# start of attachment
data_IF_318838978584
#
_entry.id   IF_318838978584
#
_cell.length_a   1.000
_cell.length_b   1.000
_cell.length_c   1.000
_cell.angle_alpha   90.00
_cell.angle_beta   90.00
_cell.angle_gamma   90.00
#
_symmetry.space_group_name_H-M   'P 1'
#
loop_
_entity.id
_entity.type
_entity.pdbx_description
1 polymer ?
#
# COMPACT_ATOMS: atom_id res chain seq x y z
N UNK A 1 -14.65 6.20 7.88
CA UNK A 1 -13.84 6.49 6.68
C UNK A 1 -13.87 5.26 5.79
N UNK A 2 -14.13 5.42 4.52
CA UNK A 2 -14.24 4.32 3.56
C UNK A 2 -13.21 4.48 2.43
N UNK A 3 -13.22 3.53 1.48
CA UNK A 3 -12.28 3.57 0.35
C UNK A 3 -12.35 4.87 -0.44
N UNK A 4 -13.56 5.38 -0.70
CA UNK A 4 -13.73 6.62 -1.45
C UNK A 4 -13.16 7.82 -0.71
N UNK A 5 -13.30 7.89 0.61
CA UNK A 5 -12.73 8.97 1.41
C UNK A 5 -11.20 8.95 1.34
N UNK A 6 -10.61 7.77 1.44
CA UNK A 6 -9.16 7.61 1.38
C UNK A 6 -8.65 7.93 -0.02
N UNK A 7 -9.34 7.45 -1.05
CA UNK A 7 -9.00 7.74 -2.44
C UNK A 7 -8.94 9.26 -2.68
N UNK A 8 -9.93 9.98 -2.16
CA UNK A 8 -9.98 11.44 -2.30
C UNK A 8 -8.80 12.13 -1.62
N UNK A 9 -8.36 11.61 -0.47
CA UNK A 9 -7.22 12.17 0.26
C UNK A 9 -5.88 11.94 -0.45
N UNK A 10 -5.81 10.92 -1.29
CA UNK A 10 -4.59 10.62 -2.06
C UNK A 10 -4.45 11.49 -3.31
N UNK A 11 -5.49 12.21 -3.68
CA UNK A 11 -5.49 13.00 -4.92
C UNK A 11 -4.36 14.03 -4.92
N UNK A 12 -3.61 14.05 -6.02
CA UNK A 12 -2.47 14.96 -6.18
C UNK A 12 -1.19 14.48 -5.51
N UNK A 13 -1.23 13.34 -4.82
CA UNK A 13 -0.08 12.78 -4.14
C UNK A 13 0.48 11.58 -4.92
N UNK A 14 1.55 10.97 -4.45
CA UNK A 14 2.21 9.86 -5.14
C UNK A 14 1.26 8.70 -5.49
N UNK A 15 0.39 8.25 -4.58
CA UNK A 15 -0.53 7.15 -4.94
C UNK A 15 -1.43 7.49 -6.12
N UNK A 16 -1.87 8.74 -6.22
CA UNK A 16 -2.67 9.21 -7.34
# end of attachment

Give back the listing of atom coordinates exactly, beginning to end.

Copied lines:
data_IF_318838978584
#
_entry.id   IF_318838978584
#
_cell.length_a   1.000
_cell.length_b   1.000
_cell.length_c   1.000
_cell.angle_alpha   90.00
_cell.angle_beta   90.00
_cell.angle_gamma   90.00
#
_symmetry.space_group_name_H-M   'P 1'
#
loop_
_entity.id
_entity.type
_entity.pdbx_description
1 polymer ?
#
# COMPACT_ATOMS: atom_id res chain seq x y z
N UNK A 1 -14.65 6.20 7.88
CA UNK A 1 -13.84 6.49 6.68
C UNK A 1 -13.87 5.26 5.79
N UNK A 2 -14.13 5.42 4.52
CA UNK A 2 -14.24 4.32 3.56
C UNK A 2 -13.21 4.48 2.43
N UNK A 3 -13.22 3.53 1.48
CA UNK A 3 -12.28 3.57 0.35
C UNK A 3 -12.35 4.87 -0.44
N UNK A 4 -13.56 5.38 -0.70
CA UNK A 4 -13.73 6.62 -1.45
C UNK A 4 -13.16 7.82 -0.71
N UNK A 5 -13.30 7.89 0.61
CA UNK A 5 -12.73 8.97 1.41
C UNK A 5 -11.20 8.95 1.34
N UNK A 6 -10.61 7.77 1.44
CA UNK A 6 -9.16 7.61 1.38
C UNK A 6 -8.65 7.93 -0.02
N UNK A 7 -9.34 7.45 -1.05
CA UNK A 7 -9.00 7.74 -2.44
C UNK A 7 -8.94 9.26 -2.68
N UNK A 8 -9.93 9.98 -2.16
CA UNK A 8 -9.98 11.44 -2.30
C UNK A 8 -8.80 12.13 -1.62
N UNK A 9 -8.36 11.61 -0.47
CA UNK A 9 -7.22 12.17 0.26
C UNK A 9 -5.88 11.94 -0.45
N UNK A 10 -5.81 10.92 -1.29
CA UNK A 10 -4.59 10.62 -2.06
C UNK A 10 -4.45 11.49 -3.31
N UNK A 11 -5.49 12.21 -3.68
CA UNK A 11 -5.49 13.00 -4.92
C UNK A 11 -4.36 14.03 -4.92
N UNK A 12 -3.61 14.05 -6.02
CA UNK A 12 -2.47 14.96 -6.18
C UNK A 12 -1.19 14.48 -5.51
N UNK A 13 -1.23 13.34 -4.82
CA UNK A 13 -0.08 12.78 -4.14
C UNK A 13 0.48 11.58 -4.92
N UNK A 14 1.55 10.97 -4.45
CA UNK A 14 2.21 9.86 -5.14
C UNK A 14 1.26 8.70 -5.49
N UNK A 15 0.39 8.25 -4.58
CA UNK A 15 -0.53 7.15 -4.94
C UNK A 15 -1.43 7.49 -6.12
N UNK A 16 -1.87 8.74 -6.22
CA UNK A 16 -2.67 9.21 -7.34